Biofuel cells break new ground in the field of flexible batteries

Medical Development Laboratory: Portrait of Black Male Scientist Looking Under Microscope, Analyzing Petri Dish Sample. Professionals Doing Research in Advanced Scientific Lab. Side View Shot
• Flexible batteries are the focus of cutting-edge research combining expertise in electronics, chemistry, and materials.
• The toxicity of lithium-ion technology has impeded the drive to create smart devices that come in close contact with the human body.
• An augmented vision project has highlighted the potential of fuel cells composed of biocompatible materials.

In June 2023, the World Economic Forum published a report on the top 10 emerging technologies of 2023, which included much-discussed topics such as sustainable computing, the metaverse for treating mental health and generative artificial intelligence. However, the report opened with an innovation that has not yet received widespread media attention: flexible batteries. Research in this field, which is particularly dynamic, has been buoyed by the development of intelligent textiles, flexible screens and connected watches and bracelets.

The key advantage of our battery is the fact it can charge itself without any external energy source

Combining several approaches

In 2019, researchers in multifunctional materials at ETH Zurich unveiled a prototype thin-film battery that can be bent, stretched and even twisted without interrupting the supply of current. In 2020, a team from Stanford presented a project for wearable RFID-energy powered stickers that track health information, while in 2021, a group from the University of British Columbia announced the development of a battery that was flexible, waterproof and powered by a chemistry that is safe enough for wear next to the skin, unlike lithium-ion battery technology.

A project reported in the March 2023 edition of the journal Nano Energy went even further with an innovation that combines several of the above-mentioned approaches: a mini-battery with no electrodes or wires, charged by immersion in biofuel, that is half a millimetre thick and flexible enough to safely take on the shape of a human organ. Developed in this instance to power smart contact lenses, which could function as transparent screens enabling wearers to access augmented reality, or to flag and treat diseases for people with chronic health conditions such as diabetes and glaucoma.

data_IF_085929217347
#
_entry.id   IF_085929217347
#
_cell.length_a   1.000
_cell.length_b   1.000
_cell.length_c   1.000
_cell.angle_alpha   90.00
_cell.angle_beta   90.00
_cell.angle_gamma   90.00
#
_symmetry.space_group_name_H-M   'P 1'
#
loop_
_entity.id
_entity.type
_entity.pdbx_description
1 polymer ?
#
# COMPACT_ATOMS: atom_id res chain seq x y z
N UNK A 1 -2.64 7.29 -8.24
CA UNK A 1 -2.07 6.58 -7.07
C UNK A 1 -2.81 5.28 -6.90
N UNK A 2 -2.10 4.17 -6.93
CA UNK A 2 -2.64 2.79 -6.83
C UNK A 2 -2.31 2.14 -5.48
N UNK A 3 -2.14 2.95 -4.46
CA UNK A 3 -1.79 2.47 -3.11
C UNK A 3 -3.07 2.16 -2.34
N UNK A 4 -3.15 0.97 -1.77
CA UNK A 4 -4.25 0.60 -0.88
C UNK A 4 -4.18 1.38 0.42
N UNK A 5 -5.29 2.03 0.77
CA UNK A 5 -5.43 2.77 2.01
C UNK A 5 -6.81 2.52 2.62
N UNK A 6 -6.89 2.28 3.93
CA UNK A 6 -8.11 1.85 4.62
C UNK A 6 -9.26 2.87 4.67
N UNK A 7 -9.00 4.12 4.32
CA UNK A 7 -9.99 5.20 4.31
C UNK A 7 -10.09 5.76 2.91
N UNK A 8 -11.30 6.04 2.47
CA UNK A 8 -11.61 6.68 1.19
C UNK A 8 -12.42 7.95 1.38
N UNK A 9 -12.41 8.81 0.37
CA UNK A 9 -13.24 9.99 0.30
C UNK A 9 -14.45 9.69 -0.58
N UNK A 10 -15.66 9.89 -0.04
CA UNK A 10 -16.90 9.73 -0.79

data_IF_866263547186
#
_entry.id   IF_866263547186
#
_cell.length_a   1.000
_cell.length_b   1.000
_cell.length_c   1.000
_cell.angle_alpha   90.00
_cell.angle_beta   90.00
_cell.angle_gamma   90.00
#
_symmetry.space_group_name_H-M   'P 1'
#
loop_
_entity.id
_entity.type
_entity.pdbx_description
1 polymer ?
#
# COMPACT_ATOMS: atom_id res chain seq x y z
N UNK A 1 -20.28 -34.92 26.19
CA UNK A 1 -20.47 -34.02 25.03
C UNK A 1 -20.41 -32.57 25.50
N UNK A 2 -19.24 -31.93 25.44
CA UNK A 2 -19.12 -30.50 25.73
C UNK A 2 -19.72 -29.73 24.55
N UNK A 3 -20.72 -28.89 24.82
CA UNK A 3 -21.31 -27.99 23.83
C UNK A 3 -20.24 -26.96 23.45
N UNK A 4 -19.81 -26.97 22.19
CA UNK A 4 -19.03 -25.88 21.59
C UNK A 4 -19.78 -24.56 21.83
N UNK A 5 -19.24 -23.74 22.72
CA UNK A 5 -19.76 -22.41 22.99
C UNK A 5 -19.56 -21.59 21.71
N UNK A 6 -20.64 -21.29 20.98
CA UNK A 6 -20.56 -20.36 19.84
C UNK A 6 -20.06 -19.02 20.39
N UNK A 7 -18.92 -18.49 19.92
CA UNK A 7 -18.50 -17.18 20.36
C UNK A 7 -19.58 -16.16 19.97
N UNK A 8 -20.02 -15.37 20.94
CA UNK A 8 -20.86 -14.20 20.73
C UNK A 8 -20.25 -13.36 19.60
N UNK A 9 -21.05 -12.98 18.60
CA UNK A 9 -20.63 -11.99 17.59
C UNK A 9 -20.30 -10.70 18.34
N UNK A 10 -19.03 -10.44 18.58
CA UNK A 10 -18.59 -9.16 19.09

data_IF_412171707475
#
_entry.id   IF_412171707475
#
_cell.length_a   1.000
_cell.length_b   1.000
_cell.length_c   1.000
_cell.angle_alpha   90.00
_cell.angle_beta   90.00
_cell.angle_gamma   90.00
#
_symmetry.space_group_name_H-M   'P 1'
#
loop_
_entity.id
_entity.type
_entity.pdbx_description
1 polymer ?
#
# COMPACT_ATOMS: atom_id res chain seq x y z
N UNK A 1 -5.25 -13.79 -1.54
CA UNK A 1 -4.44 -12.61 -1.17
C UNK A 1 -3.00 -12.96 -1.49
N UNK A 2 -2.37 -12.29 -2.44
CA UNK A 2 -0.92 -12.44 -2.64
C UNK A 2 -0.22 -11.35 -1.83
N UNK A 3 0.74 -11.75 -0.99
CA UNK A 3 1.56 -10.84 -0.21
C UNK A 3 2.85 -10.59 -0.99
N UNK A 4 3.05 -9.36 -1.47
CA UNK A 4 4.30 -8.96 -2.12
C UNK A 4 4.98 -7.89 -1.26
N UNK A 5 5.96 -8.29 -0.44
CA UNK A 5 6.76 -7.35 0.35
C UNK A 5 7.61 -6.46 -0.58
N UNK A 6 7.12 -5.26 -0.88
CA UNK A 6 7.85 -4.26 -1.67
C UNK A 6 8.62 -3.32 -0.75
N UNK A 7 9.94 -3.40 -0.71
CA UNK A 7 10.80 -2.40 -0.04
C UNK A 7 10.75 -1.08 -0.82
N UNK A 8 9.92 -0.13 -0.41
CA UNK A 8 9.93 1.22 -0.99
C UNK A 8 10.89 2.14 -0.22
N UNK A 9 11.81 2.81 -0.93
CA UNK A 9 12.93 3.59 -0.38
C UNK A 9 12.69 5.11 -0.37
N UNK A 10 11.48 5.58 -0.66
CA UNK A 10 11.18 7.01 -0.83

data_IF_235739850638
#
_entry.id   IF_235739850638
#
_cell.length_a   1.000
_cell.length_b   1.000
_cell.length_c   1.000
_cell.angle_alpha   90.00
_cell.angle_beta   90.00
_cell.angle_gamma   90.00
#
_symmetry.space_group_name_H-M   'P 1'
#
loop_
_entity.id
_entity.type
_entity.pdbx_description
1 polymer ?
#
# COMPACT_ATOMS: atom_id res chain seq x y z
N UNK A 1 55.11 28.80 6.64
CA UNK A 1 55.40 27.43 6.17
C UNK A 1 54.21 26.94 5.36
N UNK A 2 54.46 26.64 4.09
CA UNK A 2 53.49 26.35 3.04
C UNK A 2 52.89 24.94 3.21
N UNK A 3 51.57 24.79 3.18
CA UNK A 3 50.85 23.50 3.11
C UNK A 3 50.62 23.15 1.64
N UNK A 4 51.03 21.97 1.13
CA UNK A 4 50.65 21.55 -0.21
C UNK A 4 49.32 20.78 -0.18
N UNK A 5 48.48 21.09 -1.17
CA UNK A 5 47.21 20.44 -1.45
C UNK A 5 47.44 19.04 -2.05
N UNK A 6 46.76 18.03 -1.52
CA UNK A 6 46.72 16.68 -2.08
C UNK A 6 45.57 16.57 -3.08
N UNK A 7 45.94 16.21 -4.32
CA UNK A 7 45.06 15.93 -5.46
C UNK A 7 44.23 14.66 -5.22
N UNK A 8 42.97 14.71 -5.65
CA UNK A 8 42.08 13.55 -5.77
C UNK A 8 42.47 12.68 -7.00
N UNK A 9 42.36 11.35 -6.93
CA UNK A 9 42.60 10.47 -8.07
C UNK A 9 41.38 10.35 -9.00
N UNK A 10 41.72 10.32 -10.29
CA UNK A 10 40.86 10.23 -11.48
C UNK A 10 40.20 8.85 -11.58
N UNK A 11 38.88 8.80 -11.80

Developed by researchers in electronics, chemistry and biotechnology at Singapore’s Nanyang Technological University, the battery’s electrodes are made from the fine, porous paper used to clean lenses. Integrated into the edges of the lenses, they do not obscure the wearer’s view.

Self-charging capacity

When they need to be charged, the lenses are placed it in a storage case containing a glucose-based solution. The cathodes are coated with copper hexacyanoferrate (CuHCFe) and glucose oxidase. The anodes are made of polypyrrole (PPy), a polymer that is both conductive and biocompatible, making it ideal for medical applications. Immersion of the anodes and cathodes in glucose triggers chemical reactions that charge the batteries. “The key advantage of our battery is its ability to recharge itself, without any external energy source,” points out Seok Woo Lee, an associate professor specialising in energy storage at Nanyang Technological University (Singapore). “But, if necessary, it can also function and be recharged like a conventional battery.”

Tests showed that the device could send data to a smartphone for twelve hours. More importantly, this demonstration was conducted using an artificial human eye bathed in a solution of simulated lachrymal fluid, which in a chemical reaction with battery generates sufficient current to power the smart contact lens. In theory, the entire charge-discharge cycle can be repeated 200 times for a single battery.

Other low-power accessories

The Singaporean team is not the first to have conducted research in this field. “The main problem with biofuel cells is their low power density,” explains Seok Woo Lee. “Unlike batteries that are solely powered by immersion in body fluids, our battery combines a biofuel cell with a charging case that is filled with a highly concentrated solution, which results in a higher power density.”

The project with its intraocular display of augmented reality seems very futuristic, but the principle of its battery could soon be adapted to pave the way for other low-power portable accessories that take advantage of other biocompatible solutions, such as retinal lactic acid. In their article, the team also mentions electronic skin patches and oral and dental sensors.

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